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I work principally on the biology of migratory shorebirds, particularly those that make huge trans-hemispheric journeys. Following an MSc looking at the ecology of shorebirds at the end of Farewell Spit, the long sandspit at the top of New Zealand's South Island, I moved to Australia. My PhD work was on the ecophysiology and behaviour of migrating Great Knots at Broome, NW Australia, though I also sampled knots caught upon arrival from migration at the mouth of the Yangtze River, China. Back in New Zealand my research has focused on national and international movements of individual shorebirds, the timing of migration, and plumage colouration. I do have broader interests in ornithology, however, and students have worked on a range of species and topics including Kereru, Rockhopper and Little Penguins, Mallards, Wrybills, swans, godwits and polychaete worms. Current work (2020) includes satellite-tracking godwits both within New Zealand and to Alaska and back.
I am a member of the National Response Team for Maritime New Zealand in the event of an oil spill, and am on the editorial board for Ibis, the journal of the British Ornithologists' Union, and The Stilt (Australasian Wader Studies Group).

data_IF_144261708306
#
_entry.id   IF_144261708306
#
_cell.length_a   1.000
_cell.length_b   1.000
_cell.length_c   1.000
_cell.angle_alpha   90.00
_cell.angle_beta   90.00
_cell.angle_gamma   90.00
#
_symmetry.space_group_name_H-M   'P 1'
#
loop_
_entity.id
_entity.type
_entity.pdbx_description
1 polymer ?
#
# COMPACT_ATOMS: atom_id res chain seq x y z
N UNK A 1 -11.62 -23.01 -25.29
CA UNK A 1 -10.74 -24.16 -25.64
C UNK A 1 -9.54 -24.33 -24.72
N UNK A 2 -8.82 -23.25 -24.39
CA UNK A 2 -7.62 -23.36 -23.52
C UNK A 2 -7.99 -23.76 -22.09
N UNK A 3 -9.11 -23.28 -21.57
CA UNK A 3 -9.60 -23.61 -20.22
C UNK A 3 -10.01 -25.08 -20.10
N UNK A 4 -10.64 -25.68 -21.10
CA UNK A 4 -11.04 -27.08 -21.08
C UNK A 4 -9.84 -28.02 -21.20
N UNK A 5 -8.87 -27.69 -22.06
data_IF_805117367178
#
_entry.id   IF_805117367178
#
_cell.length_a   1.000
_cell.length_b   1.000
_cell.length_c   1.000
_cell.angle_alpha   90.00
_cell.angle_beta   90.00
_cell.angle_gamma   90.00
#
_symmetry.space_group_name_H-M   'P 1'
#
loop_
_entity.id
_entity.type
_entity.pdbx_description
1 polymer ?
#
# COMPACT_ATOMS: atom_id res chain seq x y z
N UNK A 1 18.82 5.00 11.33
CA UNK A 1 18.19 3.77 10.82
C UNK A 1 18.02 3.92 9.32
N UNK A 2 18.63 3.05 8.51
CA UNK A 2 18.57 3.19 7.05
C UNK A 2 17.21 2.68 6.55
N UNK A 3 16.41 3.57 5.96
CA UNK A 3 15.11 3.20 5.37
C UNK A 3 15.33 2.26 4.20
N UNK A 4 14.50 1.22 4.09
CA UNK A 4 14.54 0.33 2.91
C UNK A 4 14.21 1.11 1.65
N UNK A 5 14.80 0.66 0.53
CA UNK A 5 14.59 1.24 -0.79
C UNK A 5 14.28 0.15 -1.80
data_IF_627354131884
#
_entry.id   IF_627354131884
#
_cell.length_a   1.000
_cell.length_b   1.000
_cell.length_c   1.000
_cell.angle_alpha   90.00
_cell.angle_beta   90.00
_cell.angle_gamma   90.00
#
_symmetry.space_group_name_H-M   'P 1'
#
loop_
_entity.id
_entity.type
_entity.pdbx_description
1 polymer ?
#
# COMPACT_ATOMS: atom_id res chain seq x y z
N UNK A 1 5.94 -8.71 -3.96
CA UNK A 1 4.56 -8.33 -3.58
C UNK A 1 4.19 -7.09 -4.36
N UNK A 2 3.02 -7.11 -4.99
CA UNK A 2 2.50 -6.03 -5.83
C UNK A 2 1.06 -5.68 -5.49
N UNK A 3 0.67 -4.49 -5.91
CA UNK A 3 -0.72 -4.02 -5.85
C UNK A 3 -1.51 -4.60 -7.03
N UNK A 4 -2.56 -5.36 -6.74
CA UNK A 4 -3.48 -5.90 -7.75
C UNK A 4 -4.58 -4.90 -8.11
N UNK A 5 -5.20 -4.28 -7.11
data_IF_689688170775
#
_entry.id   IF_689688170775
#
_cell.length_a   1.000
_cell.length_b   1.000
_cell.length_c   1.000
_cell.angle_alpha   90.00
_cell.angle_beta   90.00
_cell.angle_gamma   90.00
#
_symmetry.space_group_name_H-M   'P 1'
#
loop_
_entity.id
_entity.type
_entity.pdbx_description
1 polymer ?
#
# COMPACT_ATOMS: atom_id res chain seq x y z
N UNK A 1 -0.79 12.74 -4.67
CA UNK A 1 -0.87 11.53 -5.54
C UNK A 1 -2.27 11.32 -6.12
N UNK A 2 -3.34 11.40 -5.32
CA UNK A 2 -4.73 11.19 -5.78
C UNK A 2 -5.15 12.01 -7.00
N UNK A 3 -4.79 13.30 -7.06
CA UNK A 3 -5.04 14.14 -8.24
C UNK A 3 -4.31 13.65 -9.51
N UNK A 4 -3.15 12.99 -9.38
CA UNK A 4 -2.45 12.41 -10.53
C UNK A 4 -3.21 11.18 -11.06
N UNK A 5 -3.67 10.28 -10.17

I am interested in ornithology in general, but specifically in bird migration, particularly shorebirds along the East Asian-Australasian Flyway. This work involves remote tracking of Bar-tailed Godwits and Red Knots from New Zealand, and investigating the molecular basis to migration timing.
Long-distance bird migration
Remote tracking of migrants
Avian body composition
Field of research codes
Animal Behaviour (060801): Animal Structure and Function (060807): Behavioural Ecology (060201): Biological Sciences (060000): Ecology (060200): Marine and Estuarine Ecology (incl. Marine Ichthyology) (060205): Vertebrate Biology (060809): Zoology (060800)
Project Title: The genetics and epigenetics of bird migration timing
Date Range: 2013 - 2017
Funding Body: Marsden Fund - Full
Project Title: My Plumage is degrading! Strategies to overcome feather wear in migratory birds.
Date Range: 2008 - 2010
Funding Body: Marsden Fund - Fast Start
I mainly teach about vertebrate diversity, structure and evolution, and ornithology.
199212 Vertebrate Zoology
199103 Animals and the Environment
199206 Fauna of New Zealand
194345 Comparative Physiology
Main Supervisor of: